Marsh, Prairie, and Fen

The Marsh of Darby Creek

The marsh at Darby Creek had the appearance of a normal, mowed down area with various forms of vegetation growing throughout.  It was a very large, flat area that was reconstructed from agricultural fields. Marshes, in general, are low-lying areas that contain soft, wet land and vegetation, usually filled with different types of herbaceous plants.  Marshes flood quite often and can also be characterized by flooding, or waterlogged ground.  I found many different types of plants in this restored marsh.  Some of the woody plants found were Sycamores (Platanus occidentalis), Eastern Cottonwood (Populus deltoides), and Black Willows (Salix nigra).  Grasses and sedges were quite dominant here, such as the sedge pictured below, in the Carex genus.  One more prominent plant found was the Narrowleaf Cattail (Typha angustifolia).

Eastern Cottonwood found in the marsh at Darby Creek

Narrowleaf Cattail found in the marsh at Darby Creek

 

 

 

 

 

 

 

 

 

 

 

The Prairie of Darby Creek

The prairie at Darby Creek was a very open, flat area with few, if any, trees which is a key characteristic of all prairies.  Prairies seem to have low nutrient levels, including low soil nitrogen levels, making it hard for a diverse group of species to grow here.  This area consisted of tall grasses and forbs that can survive in much drier lands, unlike the marsh we visited.  Some of the grasses we saw present in this prairie were Big Bluestem (Andropogon gerardii), Indiangrass (Sorghastrum nutans), Switchgrass (Panicum virgatum), and Canada Wildrye (Elymus canadensis).  The Bur Oak (Quercus macrocarpa) was also seen in the prairie, as well as Stiff Goldenrod (Solidago rigida), Canada Goldenrod (Solidago Canadensis), and Prairie Dock (Silphium terebinthinaceum).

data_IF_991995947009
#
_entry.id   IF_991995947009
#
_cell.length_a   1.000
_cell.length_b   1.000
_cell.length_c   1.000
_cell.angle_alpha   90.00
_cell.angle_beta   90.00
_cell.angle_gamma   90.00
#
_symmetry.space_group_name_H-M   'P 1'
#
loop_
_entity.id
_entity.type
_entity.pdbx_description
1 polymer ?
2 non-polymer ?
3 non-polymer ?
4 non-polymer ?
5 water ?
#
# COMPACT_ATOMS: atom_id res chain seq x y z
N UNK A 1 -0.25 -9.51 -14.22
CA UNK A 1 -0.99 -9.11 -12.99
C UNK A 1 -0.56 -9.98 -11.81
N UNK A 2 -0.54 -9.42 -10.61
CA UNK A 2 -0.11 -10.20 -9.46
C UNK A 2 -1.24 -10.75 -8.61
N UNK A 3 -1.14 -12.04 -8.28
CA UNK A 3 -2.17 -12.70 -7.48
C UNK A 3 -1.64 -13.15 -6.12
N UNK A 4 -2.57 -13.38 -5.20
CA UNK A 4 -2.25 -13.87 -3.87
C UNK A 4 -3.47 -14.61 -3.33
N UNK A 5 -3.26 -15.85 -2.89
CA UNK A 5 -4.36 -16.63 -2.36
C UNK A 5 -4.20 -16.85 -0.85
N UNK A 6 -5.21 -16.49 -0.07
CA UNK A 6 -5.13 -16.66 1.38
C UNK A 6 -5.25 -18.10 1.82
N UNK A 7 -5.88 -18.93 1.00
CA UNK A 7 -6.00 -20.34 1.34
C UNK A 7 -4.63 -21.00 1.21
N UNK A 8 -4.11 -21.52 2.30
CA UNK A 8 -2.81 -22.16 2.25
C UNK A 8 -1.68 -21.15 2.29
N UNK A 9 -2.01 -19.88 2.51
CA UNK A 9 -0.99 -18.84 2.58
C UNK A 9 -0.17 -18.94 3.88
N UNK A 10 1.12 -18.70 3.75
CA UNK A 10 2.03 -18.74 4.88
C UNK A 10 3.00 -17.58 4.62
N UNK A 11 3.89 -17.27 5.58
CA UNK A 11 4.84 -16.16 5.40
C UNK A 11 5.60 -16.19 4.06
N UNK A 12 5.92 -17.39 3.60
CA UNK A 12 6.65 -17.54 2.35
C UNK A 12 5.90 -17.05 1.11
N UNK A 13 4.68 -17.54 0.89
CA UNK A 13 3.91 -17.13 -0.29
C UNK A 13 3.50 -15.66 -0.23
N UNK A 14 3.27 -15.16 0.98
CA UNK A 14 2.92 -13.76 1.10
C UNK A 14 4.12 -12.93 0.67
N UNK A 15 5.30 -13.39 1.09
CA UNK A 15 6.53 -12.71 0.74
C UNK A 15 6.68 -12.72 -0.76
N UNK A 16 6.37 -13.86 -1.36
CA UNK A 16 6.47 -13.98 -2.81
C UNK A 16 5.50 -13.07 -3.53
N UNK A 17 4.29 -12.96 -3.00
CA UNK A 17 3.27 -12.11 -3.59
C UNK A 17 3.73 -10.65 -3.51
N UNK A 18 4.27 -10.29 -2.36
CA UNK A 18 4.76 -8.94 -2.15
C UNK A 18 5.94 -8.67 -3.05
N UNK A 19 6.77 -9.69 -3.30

Canada Wildrye found in the prairie at Darby Creek

Big Bluestem found at the prairie at Darby Creek

 

 

 

 

 

 

 

 

 

 

 

Cedar Bog That Isn’t a Bog

Bogs are wetlands that receive water only from rainwater or snow water, or possibly surface run off from another area in the vicinity.  The saying “Bogs clog and fens flush” rings true when describing bogs, as the ground of bogs is clogged by a layer of peat, which is a mixture of decayed vegetation and organic matter.  This accumulates due to the water saturation and lack of oxygen, and results in no drainage throughout the ecosystem and slow decomposition of the plants.  Fens, on the other hand, receive a large amount of water and nutrients from the ground water from underground sources such as springs.  Fens are lined with limestone, which is prominent in western Ohio, and allows for a more alkaline environment.   Fens can be drained by small streams, allowing for clearer water, a constant flow of water, and less peat than a bog.  Looking at the various signs and diagrams present in the Cedar Bog building, Cedar Bog seems to be misnamed as most of it it’s ecosystem is fed by groundwater that may have flowed from end moraines, underground water from the ancient Teays River valley, or underground water from the aquifer.  Cedar Bog also has streams that can drain this ecosystem, another ecological characteristic of Fens.  The substrate that is present in Cedar Bog, which should be named a fen, is a result of the previous glaciation of the area and consists of a sandier and gravelly composition, allowing for a more alkaline environment, which furthermore allows for the growth of sedges.

 

Some of the plants found within the Cedar Bog, that should be called a fen, were Poison Sumac (Toxicodendron vernix), Virgin’s Bower vine (Clematis virginiana), American Arborvitae (Thuja occidentalis), Amur Honeysuckle (Lonicera maackii), Oaks, Eastern Skunk Cabbage (Symplocarpus foetidus), and Great Blue Lobelia (Lobelia siphilitica).

Eastern Skunk Cabbage found at Cedar Bog (that isn’t a bog)

Great Blue Lobelia found at Cedar Bog (that isn’t a bog)

Poison Sumac found at Cedar bog (that isn’t a bog)

 

 

 

 

 

 

 

 

 

 

 

 

 

 

 

 

 

For my assignment, I had to find 2 flowering plants in the sedge meadows.  The two flowering plants that I found are the Swamp Aster (Symphyotrichum firmum) and Bog Goldenrod (Solidago uliginosa).

Swamp Aster (Symphyotrichum firmum)– This aster was found on the edge of the boardwalk in the sedge meadows.  Being an aster, one determining feature is the presence of both disk and ray florets, which are both present.  This flower prefers wetter soil; another reason this was found in the sedge meadows.  One way to determine this aster is by looking at the leaves, which are glossier than other aster species (https://www.illinoiswildflowers.info/wetland/plants/sw_aster.htm).  This exact species, Symphyotrichum firmum, often has white, or nearly white flowers, which distinguishes them from the similar species, Symphyotrichum puniceum (https://www.michiganflora.net/species.aspx?id=483).  One historical fact I found interesting is that in old times, the scent of the burning leaves of asters was said to “drive away evil serpents” (https://www.teleflora.com/meaning-of-flowers/aster).